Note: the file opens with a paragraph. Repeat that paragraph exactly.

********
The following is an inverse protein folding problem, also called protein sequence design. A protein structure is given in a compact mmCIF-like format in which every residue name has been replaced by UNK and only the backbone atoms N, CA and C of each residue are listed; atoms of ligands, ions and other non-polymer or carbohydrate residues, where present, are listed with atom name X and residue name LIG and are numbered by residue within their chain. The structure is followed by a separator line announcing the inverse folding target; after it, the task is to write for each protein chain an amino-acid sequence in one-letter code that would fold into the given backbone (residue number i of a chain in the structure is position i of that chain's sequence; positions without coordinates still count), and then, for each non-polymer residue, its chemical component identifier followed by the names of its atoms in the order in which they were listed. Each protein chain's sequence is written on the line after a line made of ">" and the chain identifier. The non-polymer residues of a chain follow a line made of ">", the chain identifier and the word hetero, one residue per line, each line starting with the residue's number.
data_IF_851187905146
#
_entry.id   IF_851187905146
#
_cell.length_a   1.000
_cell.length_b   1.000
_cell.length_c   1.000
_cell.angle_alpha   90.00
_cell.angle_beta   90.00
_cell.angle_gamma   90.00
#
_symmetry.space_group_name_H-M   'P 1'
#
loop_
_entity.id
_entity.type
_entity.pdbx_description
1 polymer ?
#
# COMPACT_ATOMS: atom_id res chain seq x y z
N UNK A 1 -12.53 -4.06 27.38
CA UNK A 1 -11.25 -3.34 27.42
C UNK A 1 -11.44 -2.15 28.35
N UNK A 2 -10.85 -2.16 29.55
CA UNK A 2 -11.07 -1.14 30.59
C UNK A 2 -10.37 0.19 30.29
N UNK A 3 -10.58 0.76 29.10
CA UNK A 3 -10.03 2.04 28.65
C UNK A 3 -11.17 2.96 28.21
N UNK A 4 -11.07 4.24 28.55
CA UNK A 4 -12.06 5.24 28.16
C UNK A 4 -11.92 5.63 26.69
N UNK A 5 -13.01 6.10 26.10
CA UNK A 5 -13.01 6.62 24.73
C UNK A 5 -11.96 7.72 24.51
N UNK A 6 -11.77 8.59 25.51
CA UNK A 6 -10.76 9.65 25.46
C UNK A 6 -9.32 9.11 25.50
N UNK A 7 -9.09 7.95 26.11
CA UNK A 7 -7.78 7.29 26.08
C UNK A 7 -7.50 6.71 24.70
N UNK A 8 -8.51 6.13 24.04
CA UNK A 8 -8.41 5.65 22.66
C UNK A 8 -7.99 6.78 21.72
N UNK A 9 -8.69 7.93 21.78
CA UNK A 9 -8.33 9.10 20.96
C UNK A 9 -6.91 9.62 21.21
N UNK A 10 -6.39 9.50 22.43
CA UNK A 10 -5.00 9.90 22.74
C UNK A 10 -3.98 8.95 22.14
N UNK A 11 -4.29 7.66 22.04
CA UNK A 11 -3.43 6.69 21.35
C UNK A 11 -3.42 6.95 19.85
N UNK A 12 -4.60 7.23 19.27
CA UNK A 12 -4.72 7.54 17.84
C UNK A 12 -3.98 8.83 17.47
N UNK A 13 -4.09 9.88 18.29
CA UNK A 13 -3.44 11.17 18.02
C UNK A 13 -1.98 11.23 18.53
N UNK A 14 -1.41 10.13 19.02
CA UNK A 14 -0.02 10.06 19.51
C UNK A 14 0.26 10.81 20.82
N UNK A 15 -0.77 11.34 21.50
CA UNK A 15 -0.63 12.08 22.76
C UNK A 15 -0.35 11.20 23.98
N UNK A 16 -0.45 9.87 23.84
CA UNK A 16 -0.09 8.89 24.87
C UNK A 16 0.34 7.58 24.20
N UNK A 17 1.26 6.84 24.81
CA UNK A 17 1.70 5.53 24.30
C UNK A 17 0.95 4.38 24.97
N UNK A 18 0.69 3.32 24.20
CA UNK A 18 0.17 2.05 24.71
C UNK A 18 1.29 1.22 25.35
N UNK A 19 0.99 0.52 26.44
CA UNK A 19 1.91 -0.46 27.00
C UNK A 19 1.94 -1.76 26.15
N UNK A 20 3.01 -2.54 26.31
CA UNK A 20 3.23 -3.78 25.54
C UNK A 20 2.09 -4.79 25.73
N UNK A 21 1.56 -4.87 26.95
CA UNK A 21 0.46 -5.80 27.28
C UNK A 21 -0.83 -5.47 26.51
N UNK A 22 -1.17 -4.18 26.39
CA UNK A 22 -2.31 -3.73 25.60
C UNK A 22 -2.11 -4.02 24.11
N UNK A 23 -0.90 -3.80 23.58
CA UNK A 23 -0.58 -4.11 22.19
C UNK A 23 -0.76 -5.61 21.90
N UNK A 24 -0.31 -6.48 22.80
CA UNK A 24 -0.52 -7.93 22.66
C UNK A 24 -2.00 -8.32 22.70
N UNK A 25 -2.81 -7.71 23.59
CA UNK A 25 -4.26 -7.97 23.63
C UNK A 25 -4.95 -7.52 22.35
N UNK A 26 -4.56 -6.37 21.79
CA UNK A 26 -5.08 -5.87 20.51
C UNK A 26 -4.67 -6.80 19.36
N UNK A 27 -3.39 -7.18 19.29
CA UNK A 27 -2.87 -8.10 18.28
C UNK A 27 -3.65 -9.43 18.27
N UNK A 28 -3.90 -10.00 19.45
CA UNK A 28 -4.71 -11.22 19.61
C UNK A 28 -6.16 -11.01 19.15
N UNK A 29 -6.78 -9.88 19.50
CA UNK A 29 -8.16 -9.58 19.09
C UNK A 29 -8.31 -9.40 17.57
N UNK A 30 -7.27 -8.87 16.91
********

The following is an inverse protein folding problem, also called protein sequence design. A protein structure is given in a compact mmCIF-like format in which every residue name has been replaced by UNK and only the backbone atoms N, CA and C of each residue are listed; atoms of ligands, ions and other non-polymer or carbohydrate residues, where present, are listed with atom name X and residue name LIG and are numbered by residue within their chain. The structure is followed by a separator line announcing the inverse folding target; after it, the task is to write for each protein chain an amino-acid sequence in one-letter code that would fold into the given backbone (residue number i of a chain in the structure is position i of that chain's sequence; positions without coordinates still count), and then, for each non-polymer residue, its chemical component identifier followed by the names of its atoms in the order in which they were listed. Each protein chain's sequence is written on the line after a line made of ">" and the chain identifier. The non-polymer residues of a chain follow a line made of ">", the chain identifier and the word hetero, one residue per line, each line starting with the residue's number.